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Macs, Modularity and More

Apple finally kill off ZFS

2009 Zfs Mac

Earlier this year, I wrote about ZFS’ demise on Mac OSX and its disappearance from the (as then) up-and-coming Snow Leopard. Since then, there had been little public communication on the ZFS mailing lists (as is Apple’s wont for unreleased products) - but even once Snow Leopard was released, there was still precious little communication.

As of a few hours ago, an empty page on the old


page has removed all the content and left the message “The ZFS project has been discontinued. The mailing list and repository will also be removed shortly.” At least there’s a final conclusion to what once was a highly regarded project, even if it was an abrupt and faceless ending to the project.

The last released version of ZFS was 119, though you may be able to find some bits for 10a286 which have been leaked that were part of the earlier developer builds for OSX (of which I have no idea, so don’t ask me). Alledgedly the 119 bits still work on Snow Leopard, though there are still some bugs (similar to those on the Leopard install, one assumes).

In the vain hope of getting ZFS to live on, I’ve created the Mac ZFS project at Google. This is used as a project placeholder; the source, which is available under a CDDL (and APSL) license can’t be held as part of the project. There’s a zfs-macos mailing list, as well as some data rescued from the old wiki (including the Getting Started page). There’s even a cached version of ZFS-119.pkg installer and zfs-119_src.tar the on the zfs-macos files page. Fortunately, the contents of the SVN repository was captured on GitHub; was cloned from peaceful who imported the SVN repository before its demise.

There have been many reasons as to why ZFS was killed off by Apple; whatever the reason, it seems that this is indeed the final curtain on OSX. A number of people are looking into both Free BSD and Open Solaris as replacements for their file-serving needs; after all, it’s almost certainly better to have a lesser operating system that understands the filesystem data than a greater operating system that doesn’t. Which all in all is a shame, because the latest Mac Mini Server has all the hallmarks of a system that would work well with ZFS support.

The most likely reason for the abrupt demise is stability. ZFS119 had been known to crash, particularly if there were multiple snapshots/scrubs/drops concurrently running. In addition, if there’s a problem with a ZFS device, the system freezes; not an insurmountable one, but annoying none the less. There were also some reports of problems in the developer builds as well.

There’s a couple of other theories relating to the file system. One is that there were patents with NetApp lawsuit that Sun was defending; though that was back in 2008 when that started. The other, probably more likely, is the (impending) takeover from Oracle; the Big O is not known to play softball when it comes to licensing; but again, the acquisition was announced back in April 2009 and ZFS wasn’t yanked until July 2009. The most likely thing was that it wasn’t ready for prime-time in time for Snow Leopard’s golden master, which was already in danger of running late.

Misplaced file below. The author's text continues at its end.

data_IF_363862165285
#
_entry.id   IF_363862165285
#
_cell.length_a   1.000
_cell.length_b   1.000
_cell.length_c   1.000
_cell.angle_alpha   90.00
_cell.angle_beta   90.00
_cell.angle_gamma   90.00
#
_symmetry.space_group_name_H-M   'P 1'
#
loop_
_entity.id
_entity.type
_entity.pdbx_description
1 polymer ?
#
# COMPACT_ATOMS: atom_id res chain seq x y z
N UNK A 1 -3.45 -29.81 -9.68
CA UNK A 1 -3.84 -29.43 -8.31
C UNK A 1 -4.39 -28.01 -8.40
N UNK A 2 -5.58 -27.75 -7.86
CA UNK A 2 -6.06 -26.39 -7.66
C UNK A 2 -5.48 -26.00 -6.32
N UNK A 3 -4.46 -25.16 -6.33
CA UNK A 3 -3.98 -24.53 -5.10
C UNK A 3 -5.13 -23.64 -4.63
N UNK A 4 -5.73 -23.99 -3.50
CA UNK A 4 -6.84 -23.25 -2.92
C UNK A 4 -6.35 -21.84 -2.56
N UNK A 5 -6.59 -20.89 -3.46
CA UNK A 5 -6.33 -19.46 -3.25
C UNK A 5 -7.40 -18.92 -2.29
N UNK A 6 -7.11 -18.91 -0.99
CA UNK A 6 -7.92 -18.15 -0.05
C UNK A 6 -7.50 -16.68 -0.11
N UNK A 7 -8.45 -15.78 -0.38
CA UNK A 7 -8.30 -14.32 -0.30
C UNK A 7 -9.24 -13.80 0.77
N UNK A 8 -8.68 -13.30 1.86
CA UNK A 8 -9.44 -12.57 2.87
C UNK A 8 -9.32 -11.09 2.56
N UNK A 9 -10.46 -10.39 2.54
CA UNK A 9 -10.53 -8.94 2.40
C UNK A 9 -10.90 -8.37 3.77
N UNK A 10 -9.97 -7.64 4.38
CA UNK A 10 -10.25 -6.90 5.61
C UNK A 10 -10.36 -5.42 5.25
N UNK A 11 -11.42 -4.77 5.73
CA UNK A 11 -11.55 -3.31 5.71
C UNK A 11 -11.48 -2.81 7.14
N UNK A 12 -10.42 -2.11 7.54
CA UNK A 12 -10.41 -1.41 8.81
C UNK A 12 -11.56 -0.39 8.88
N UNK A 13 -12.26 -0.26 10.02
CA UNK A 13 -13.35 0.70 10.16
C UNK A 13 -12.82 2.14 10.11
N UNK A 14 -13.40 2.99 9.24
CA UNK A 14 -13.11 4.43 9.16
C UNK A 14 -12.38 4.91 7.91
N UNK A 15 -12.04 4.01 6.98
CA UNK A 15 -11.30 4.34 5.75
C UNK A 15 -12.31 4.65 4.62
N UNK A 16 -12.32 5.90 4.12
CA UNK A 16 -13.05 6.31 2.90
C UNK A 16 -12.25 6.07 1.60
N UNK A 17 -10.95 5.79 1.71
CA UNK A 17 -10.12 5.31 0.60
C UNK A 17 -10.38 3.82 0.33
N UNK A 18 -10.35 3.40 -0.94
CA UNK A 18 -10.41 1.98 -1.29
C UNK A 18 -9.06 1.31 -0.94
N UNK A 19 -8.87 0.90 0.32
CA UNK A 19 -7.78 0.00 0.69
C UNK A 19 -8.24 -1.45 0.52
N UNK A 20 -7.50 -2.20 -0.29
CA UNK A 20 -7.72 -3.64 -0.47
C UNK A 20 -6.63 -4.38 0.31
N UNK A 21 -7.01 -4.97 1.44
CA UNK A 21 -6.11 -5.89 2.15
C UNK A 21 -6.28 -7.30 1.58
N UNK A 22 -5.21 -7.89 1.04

Not all has gone well though; in fact, now Apple is looking for a new file system engineer. Could it be that Apple is trying to re-invent ZFS on top of the beleaguered HFS? Or are they just going to bolt-on extras, like they’ve done with journaling, case-sensitivity, and more recently, compressed data sections and attributes. What of the existing filesystem team? Who knows, but Noël, if you’re reading this, thanks for all the hard work you put into ZFS – I’m sure I speak for many people on the list when I say thanks for all the hard work, even if the corporation decided to go in a different direction.

However, it may be that there were one problem too many in making it happen. I’m going to conclude by citing a post from an Apple e-mail address to the list:

Without implying anything about why ZFS was not shipped with SnowLeopard, the discussion that starts out at minute 22 [of this video presentation by Jeff Bonwick] exposes some continued mis-understanding by Mr. Bonwick and crew. I have a great deal of respect for Jeff but I am a bit surprised that he’s not aware of these issues.

At around 23:45 or so he says that “laptops never experience problems with flush-track-cache because they have a battery and thus never lose power”. While it is true that laptops have batteries, machines still crash and/or get force rebooted. When a reboot happens the bus is reset and what the drive will do with dirty data sitting in its cache is undefined at that point. Regardless of what the specs say, some drives toss any unwritten data while others will keep it and eventually write it after the reset.

To be fair, we guarantee that all internal drives Apple ships will honor flush track cache so you’re safe on a Mac laptop. However if you’re running Solaris on some other brand of laptop you may or may not be out of luck.

Last, I do not believe that the crash protection scheme used by ZFS can ever work reliably on drives that drop the flush track cache request. The only approach that is guaranteed to work is to keep enough data in a log that when you remount the drive, you can replay more data than the drive could have kept cached. This is effectively what the journal on HFS has done since Leopard.